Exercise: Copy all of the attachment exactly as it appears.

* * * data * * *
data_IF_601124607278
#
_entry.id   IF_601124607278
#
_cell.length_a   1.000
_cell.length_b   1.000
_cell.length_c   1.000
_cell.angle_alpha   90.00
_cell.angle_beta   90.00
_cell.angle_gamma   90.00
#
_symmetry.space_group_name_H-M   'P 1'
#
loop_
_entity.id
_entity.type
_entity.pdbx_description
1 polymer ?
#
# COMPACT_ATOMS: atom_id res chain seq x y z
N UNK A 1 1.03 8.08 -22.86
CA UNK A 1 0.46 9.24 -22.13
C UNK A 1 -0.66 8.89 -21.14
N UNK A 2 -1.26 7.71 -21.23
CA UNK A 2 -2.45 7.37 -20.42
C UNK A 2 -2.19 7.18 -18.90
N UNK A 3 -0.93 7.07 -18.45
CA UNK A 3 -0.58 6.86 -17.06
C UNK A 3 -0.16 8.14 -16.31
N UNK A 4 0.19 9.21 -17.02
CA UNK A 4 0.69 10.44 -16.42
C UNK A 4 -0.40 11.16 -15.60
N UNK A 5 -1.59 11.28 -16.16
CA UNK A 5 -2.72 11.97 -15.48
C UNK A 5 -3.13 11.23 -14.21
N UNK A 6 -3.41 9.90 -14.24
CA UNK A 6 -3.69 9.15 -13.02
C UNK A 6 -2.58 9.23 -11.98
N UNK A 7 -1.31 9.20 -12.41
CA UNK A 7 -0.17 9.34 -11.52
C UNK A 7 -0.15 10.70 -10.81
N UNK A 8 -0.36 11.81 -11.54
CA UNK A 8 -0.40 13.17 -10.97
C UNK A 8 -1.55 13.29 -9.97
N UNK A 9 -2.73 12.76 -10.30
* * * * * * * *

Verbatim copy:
data_IF_601124607278
#
_entry.id   IF_601124607278
#
_cell.length_a   1.000
_cell.length_b   1.000
_cell.length_c   1.000
_cell.angle_alpha   90.00
_cell.angle_beta   90.00
_cell.angle_gamma   90.00
#
_symmetry.space_group_name_H-M   'P 1'
#
loop_
_entity.id
_entity.type
_entity.pdbx_description
1 polymer ?
#
# COMPACT_ATOMS: atom_id res chain seq x y z
N UNK A 1 1.03 8.08 -22.86
CA UNK A 1 0.46 9.24 -22.13
C UNK A 1 -0.66 8.89 -21.14
N UNK A 2 -1.26 7.71 -21.23
CA UNK A 2 -2.45 7.37 -20.42
C UNK A 2 -2.19 7.18 -18.90
N UNK A 3 -0.93 7.07 -18.45
CA UNK A 3 -0.58 6.86 -17.06
C UNK A 3 -0.16 8.14 -16.31
N UNK A 4 0.19 9.21 -17.02
CA UNK A 4 0.69 10.44 -16.42
C UNK A 4 -0.40 11.16 -15.60
N UNK A 5 -1.59 11.28 -16.16
CA UNK A 5 -2.72 11.97 -15.48
C UNK A 5 -3.13 11.23 -14.21
N UNK A 6 -3.41 9.90 -14.24
CA UNK A 6 -3.69 9.15 -13.02
C UNK A 6 -2.58 9.23 -11.98
N UNK A 7 -1.31 9.20 -12.41
CA UNK A 7 -0.17 9.34 -11.52
C UNK A 7 -0.15 10.70 -10.81
N UNK A 8 -0.36 11.81 -11.54
CA UNK A 8 -0.40 13.17 -10.97
C UNK A 8 -1.55 13.29 -9.97
N UNK A 9 -2.73 12.76 -10.30